The researchers tested for syphilis in the African American population of Macon County using the Wassermann test which was developed in 1908. The samples were then introduced to cardiolipin, an antigen derived from bovine muscle. If the introduction of the antigen caused a reaction, the test was read as positive, meaning that the patient had syphilis non-specific antibodies in their blood. The intensity of this reaction indicated the intensity of the infection. When the study began in 1932, researchers found that 36% of the African American population of Macon County tested positive for syphilis. All men involved in the study were denied proper treatment, which was the use of neoarsphenamine and bismuth. Through previous research, it was understood that Spirochaeta pallida, the organism that causes syphilis, enters the nervous system early into its infection. To properly treat syphilis, the medication must cross the barrier into the central nervous system where the infection resides. As a cation, bismuth does not readily penetrate the central nervous system, but as an anion, it can.

    Cerebrospinal fluid contains more anions and fewer cations than blood, so anions cross into the cerebrospinal fluid in a much simpler manner than diffusible cations. In combination with iodine, bismuth acts as an antisyphilitic agent. When a solution of 6% iodobismuthite is dissolved in 12% sodium iodine and ethylene glycol then injected intramuscularly, bismuth is present enough to cross into the central nervous system without unwanted side-effects. The presence of bismuth eventually treats syphilis, but multiple injections over time are required for full treatment. The procurement of a bismuth anion is also difficult and time-consuming, so researchers of the Tuskegee study argued observation and a better understanding of the stages of syphilis infection were required for better future treatment. However, when penicillin was determined to be a more effective treatment for syphilis, the researchers still refused to provide treatment to the experimental subjects.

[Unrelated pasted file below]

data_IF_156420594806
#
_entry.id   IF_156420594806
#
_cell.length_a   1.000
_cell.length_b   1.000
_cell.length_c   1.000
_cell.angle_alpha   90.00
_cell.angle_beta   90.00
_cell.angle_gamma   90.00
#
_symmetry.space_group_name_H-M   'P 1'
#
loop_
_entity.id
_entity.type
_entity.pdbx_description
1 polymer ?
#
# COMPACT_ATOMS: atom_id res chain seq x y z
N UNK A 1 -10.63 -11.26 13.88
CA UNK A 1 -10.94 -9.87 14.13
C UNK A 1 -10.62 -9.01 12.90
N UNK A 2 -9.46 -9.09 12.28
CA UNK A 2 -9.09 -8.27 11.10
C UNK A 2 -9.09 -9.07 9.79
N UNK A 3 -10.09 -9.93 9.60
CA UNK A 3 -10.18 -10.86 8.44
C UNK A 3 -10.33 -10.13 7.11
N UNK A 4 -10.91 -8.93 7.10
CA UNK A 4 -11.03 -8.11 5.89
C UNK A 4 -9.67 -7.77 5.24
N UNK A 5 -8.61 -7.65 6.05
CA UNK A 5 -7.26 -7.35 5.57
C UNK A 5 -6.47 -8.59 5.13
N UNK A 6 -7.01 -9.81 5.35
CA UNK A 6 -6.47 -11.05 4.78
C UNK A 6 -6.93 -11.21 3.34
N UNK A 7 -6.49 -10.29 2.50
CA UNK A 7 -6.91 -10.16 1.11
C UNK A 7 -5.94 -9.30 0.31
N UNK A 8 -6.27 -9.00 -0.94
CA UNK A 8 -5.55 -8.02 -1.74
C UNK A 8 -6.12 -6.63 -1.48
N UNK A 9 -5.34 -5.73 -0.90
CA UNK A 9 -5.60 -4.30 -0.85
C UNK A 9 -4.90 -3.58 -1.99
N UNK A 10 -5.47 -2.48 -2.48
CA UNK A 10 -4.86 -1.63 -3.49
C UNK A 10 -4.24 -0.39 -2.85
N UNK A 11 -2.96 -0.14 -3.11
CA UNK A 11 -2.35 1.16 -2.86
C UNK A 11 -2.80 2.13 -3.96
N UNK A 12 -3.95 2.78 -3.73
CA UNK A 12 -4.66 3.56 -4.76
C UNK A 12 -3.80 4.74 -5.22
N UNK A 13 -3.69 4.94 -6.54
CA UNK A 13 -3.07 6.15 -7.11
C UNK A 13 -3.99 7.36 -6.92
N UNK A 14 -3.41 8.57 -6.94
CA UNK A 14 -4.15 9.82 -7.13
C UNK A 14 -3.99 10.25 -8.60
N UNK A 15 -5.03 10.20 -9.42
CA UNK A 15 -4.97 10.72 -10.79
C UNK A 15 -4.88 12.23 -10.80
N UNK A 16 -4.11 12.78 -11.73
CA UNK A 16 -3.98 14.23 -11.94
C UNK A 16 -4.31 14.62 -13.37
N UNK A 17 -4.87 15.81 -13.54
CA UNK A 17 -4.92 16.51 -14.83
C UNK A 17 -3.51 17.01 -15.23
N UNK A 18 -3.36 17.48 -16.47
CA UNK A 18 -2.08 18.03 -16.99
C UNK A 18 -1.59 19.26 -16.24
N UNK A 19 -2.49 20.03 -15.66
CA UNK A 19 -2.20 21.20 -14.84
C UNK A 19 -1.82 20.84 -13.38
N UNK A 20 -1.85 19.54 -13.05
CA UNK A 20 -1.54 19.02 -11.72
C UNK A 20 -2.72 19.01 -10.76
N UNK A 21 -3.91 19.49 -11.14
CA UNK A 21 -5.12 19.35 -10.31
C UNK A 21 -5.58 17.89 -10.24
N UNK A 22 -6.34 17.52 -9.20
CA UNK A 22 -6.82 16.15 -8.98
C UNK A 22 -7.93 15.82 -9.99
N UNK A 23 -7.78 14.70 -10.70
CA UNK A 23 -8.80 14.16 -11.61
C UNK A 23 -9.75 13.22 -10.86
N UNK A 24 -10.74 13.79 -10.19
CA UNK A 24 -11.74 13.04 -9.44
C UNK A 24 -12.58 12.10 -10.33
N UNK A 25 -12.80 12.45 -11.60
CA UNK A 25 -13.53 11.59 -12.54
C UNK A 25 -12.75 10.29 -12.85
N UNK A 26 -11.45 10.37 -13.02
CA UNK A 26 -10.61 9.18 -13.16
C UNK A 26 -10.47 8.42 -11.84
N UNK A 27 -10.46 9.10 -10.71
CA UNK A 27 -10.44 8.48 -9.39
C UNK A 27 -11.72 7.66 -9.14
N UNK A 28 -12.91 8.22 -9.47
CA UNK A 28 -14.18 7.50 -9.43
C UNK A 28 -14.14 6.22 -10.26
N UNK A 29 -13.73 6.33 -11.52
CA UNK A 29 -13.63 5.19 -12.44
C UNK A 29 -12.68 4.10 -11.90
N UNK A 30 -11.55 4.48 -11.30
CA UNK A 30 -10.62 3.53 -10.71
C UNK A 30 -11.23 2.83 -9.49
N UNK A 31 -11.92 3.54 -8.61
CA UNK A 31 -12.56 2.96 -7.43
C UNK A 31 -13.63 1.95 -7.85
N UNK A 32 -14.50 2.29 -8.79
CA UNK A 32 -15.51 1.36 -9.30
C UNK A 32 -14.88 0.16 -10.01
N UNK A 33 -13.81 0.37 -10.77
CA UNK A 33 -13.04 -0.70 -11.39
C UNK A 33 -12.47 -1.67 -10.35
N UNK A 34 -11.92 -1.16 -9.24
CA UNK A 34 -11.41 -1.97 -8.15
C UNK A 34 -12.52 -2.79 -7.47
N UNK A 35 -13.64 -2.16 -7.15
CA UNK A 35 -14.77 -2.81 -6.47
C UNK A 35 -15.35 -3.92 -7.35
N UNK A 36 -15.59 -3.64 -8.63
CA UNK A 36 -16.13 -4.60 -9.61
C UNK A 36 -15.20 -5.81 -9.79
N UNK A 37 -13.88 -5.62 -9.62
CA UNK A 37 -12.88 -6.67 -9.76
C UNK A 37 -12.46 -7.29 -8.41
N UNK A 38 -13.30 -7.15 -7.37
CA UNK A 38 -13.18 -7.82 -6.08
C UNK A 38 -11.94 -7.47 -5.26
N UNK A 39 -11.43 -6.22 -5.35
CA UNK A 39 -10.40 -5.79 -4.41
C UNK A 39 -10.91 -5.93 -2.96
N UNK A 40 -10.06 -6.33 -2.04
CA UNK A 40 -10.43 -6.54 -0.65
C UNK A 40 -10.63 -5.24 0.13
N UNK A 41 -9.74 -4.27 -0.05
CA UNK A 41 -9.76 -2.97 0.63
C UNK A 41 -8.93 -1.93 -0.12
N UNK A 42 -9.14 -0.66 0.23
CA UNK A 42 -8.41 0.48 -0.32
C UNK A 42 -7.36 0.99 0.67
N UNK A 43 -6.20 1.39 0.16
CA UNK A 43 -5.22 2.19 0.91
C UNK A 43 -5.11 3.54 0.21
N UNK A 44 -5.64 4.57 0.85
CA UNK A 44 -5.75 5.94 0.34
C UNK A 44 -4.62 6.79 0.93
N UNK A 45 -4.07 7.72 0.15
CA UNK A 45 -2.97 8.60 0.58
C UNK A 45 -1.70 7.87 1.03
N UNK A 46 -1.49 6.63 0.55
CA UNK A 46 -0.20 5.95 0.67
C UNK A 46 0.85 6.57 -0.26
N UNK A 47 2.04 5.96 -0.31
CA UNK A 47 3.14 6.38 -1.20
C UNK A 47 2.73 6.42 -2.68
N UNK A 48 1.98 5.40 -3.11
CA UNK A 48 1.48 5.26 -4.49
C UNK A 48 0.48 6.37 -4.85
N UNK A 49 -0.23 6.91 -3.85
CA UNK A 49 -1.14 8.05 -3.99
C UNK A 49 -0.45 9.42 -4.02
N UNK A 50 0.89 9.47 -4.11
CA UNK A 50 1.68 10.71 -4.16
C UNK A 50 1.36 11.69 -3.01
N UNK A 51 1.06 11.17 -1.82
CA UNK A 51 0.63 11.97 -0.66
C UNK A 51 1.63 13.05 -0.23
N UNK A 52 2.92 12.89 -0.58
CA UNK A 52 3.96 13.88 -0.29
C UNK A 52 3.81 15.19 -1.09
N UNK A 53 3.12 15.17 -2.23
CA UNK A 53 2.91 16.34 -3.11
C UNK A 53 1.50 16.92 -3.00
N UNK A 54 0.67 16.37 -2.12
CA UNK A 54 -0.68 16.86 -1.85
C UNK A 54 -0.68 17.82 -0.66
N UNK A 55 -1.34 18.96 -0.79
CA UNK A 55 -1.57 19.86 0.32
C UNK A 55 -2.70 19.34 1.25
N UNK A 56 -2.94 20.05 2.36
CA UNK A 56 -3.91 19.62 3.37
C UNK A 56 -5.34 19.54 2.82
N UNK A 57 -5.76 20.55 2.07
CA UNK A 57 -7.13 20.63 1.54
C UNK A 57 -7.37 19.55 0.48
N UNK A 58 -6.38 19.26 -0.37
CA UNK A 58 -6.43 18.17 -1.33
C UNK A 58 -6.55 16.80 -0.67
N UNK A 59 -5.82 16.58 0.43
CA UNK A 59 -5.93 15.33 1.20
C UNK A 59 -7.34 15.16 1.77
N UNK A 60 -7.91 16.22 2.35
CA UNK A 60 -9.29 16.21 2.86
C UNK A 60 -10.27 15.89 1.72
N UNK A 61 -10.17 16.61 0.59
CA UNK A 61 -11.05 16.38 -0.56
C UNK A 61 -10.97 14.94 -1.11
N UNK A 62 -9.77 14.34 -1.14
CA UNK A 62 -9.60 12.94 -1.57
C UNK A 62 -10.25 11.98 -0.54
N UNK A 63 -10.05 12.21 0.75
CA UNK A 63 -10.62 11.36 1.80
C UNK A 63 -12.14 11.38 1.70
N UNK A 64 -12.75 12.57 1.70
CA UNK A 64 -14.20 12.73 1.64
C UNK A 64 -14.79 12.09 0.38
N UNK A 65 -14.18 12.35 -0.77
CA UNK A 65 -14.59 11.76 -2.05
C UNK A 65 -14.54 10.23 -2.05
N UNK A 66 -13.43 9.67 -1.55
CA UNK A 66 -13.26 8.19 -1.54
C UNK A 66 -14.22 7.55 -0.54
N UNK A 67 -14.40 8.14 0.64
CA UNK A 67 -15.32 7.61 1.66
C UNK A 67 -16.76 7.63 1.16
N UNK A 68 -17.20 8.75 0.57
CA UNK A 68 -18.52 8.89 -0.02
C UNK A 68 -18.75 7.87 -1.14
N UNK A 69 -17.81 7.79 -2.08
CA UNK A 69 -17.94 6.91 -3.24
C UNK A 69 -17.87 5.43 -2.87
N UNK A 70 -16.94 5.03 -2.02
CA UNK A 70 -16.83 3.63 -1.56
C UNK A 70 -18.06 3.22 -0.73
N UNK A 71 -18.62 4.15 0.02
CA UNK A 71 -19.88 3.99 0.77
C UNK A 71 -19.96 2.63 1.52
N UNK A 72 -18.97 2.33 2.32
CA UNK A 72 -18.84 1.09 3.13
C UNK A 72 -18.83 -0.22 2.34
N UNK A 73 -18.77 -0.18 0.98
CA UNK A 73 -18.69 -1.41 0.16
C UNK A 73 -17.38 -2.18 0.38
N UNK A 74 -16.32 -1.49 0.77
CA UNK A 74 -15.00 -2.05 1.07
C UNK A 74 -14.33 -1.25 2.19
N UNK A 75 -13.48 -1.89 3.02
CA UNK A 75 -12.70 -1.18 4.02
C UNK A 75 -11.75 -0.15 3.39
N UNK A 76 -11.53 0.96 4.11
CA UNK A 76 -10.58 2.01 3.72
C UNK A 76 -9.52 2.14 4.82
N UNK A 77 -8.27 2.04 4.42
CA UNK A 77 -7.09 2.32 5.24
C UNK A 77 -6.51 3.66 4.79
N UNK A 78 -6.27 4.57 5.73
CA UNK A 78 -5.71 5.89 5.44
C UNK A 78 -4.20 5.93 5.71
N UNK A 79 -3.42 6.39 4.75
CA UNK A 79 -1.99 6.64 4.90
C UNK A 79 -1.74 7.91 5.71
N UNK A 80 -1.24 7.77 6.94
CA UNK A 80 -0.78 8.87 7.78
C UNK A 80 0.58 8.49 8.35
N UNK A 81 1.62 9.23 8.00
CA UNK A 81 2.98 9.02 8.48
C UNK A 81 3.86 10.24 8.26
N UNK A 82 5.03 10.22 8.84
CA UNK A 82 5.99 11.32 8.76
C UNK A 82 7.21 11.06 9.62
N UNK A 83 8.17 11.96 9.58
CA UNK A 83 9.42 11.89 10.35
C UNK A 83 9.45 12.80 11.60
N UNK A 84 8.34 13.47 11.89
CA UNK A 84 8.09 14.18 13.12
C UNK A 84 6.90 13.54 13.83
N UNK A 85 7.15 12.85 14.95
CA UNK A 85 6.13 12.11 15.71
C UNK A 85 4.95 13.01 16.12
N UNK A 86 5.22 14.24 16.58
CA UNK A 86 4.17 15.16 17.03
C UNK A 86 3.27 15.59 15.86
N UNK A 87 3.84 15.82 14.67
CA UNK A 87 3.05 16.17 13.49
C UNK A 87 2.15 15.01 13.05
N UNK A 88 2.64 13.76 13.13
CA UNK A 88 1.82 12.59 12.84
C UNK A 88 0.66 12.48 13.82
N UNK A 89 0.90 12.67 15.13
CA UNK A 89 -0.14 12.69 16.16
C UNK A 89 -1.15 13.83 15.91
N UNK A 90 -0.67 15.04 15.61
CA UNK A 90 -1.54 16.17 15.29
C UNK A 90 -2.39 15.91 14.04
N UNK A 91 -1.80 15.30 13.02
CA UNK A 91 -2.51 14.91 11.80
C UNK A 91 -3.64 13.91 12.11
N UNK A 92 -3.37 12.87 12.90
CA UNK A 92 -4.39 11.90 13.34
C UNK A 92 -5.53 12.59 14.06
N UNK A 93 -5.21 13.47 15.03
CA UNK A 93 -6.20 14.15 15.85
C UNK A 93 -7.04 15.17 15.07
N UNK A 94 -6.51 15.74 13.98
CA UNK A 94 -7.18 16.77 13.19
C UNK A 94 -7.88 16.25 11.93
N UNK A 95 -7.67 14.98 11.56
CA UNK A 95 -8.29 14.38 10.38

The Tuskegee study was not a just product of its time. In 1933, the American Heart Association, after being requested for help in understanding the changes to the aorta from syphilis, asked the Tuskegee researchers for the scientific validity of the experiment and expressed great concern over the research’s tests and procedures. While the experiment was being conducted, organizations stood against its procedures, but 75 years passed before any of the experimental subjects received an apology. After the United State’s formal apology, the National Institute of Health (NIH) expanded its support for bioethics training and research. In 2005, the United Nations formed the Universal Declaration on Bioethics and Human Rights and in 2009, President Obama created the Presidential Commission for the Study of Bioethical Issues. Despite the steps taken to prevent the United States from funding such an unethical study in its own borders, widespread distrust of medicine is pervasive in the country.

    The United States must properly care for its people, and to do that, it needs to earn trust from its people. More resources must be allocated toward bettering medical facilities in underserved communities and toward promoting a trust in medicine in those communities if the country wants to stop the spread of preventable diseases.

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    The Immortal Life of Henrietta Lacks. (2022, Mar 20). Retrieved from